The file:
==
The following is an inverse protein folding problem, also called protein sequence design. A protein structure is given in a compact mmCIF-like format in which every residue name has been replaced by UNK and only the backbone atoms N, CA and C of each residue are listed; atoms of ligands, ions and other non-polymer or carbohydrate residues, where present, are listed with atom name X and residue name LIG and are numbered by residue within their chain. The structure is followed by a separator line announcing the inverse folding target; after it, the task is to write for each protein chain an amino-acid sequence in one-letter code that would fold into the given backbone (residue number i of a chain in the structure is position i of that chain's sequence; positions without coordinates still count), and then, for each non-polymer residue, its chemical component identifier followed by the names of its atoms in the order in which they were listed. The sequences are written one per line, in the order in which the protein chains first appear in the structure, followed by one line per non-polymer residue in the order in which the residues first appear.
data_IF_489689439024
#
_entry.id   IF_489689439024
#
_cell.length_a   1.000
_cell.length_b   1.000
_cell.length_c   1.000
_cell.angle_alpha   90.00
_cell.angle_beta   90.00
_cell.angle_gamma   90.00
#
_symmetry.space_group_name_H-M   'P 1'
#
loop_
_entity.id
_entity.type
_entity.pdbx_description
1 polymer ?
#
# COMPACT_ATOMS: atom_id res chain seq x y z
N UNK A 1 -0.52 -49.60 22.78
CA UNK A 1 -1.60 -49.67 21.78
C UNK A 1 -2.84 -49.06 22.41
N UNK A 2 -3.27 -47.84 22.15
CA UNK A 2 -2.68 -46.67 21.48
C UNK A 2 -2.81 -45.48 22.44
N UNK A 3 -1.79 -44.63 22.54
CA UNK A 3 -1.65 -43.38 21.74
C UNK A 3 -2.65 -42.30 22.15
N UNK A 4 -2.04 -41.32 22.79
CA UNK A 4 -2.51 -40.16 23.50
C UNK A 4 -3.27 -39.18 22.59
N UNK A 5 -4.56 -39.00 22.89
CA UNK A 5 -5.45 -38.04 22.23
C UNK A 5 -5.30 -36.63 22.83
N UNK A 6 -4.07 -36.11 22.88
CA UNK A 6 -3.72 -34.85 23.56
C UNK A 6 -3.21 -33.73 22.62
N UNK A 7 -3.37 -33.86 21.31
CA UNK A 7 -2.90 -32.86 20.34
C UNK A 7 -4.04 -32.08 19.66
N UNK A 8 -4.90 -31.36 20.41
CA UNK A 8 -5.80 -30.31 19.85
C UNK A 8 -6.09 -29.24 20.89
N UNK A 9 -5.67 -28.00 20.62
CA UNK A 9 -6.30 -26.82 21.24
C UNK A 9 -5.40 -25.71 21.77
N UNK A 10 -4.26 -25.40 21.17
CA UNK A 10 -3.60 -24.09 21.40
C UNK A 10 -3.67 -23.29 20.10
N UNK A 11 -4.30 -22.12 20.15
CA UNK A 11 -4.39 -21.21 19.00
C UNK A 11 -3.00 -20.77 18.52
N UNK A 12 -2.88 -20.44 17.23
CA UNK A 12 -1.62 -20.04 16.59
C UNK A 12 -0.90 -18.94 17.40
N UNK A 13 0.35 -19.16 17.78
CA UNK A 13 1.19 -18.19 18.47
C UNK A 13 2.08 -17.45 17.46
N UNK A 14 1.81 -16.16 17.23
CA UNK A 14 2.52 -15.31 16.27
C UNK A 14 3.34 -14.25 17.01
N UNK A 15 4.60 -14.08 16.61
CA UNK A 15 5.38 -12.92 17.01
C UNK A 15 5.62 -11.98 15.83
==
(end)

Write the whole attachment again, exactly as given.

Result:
The following is an inverse protein folding problem, also called protein sequence design. A protein structure is given in a compact mmCIF-like format in which every residue name has been replaced by UNK and only the backbone atoms N, CA and C of each residue are listed; atoms of ligands, ions and other non-polymer or carbohydrate residues, where present, are listed with atom name X and residue name LIG and are numbered by residue within their chain. The structure is followed by a separator line announcing the inverse folding target; after it, the task is to write for each protein chain an amino-acid sequence in one-letter code that would fold into the given backbone (residue number i of a chain in the structure is position i of that chain's sequence; positions without coordinates still count), and then, for each non-polymer residue, its chemical component identifier followed by the names of its atoms in the order in which they were listed. The sequences are written one per line, in the order in which the protein chains first appear in the structure, followed by one line per non-polymer residue in the order in which the residues first appear.
data_IF_489689439024
#
_entry.id   IF_489689439024
#
_cell.length_a   1.000
_cell.length_b   1.000
_cell.length_c   1.000
_cell.angle_alpha   90.00
_cell.angle_beta   90.00
_cell.angle_gamma   90.00
#
_symmetry.space_group_name_H-M   'P 1'
#
loop_
_entity.id
_entity.type
_entity.pdbx_description
1 polymer ?
#
# COMPACT_ATOMS: atom_id res chain seq x y z
N UNK A 1 -0.52 -49.60 22.78
CA UNK A 1 -1.60 -49.67 21.78
C UNK A 1 -2.84 -49.06 22.41
N UNK A 2 -3.27 -47.84 22.15
CA UNK A 2 -2.68 -46.67 21.48
C UNK A 2 -2.81 -45.48 22.44
N UNK A 3 -1.79 -44.63 22.54
CA UNK A 3 -1.65 -43.38 21.74
C UNK A 3 -2.65 -42.30 22.15
N UNK A 4 -2.04 -41.32 22.79
CA UNK A 4 -2.51 -40.16 23.50
C UNK A 4 -3.27 -39.18 22.59
N UNK A 5 -4.56 -39.00 22.89
CA UNK A 5 -5.45 -38.04 22.23
C UNK A 5 -5.30 -36.63 22.83
N UNK A 6 -4.07 -36.11 22.88
CA UNK A 6 -3.72 -34.85 23.56
C UNK A 6 -3.21 -33.73 22.62
N UNK A 7 -3.37 -33.86 21.31
CA UNK A 7 -2.90 -32.86 20.34
C UNK A 7 -4.04 -32.08 19.66
N UNK A 8 -4.90 -31.36 20.41
CA UNK A 8 -5.80 -30.31 19.85
C UNK A 8 -6.09 -29.24 20.89
N UNK A 9 -5.67 -28.00 20.62
CA UNK A 9 -6.30 -26.82 21.24
C UNK A 9 -5.40 -25.71 21.77
N UNK A 10 -4.26 -25.40 21.17
CA UNK A 10 -3.60 -24.09 21.40
C UNK A 10 -3.67 -23.29 20.10
N UNK A 11 -4.30 -22.12 20.15
CA UNK A 11 -4.39 -21.21 19.00
C UNK A 11 -3.00 -20.77 18.52
N UNK A 12 -2.88 -20.44 17.23
CA UNK A 12 -1.62 -20.04 16.59
C UNK A 12 -0.90 -18.94 17.40
N UNK A 13 0.35 -19.16 17.78
CA UNK A 13 1.19 -18.19 18.47
C UNK A 13 2.08 -17.45 17.46
N UNK A 14 1.81 -16.16 17.23
CA UNK A 14 2.52 -15.31 16.27
C UNK A 14 3.34 -14.25 17.01
N UNK A 15 4.60 -14.08 16.61
CA UNK A 15 5.38 -12.92 17.01
C UNK A 15 5.62 -11.98 15.83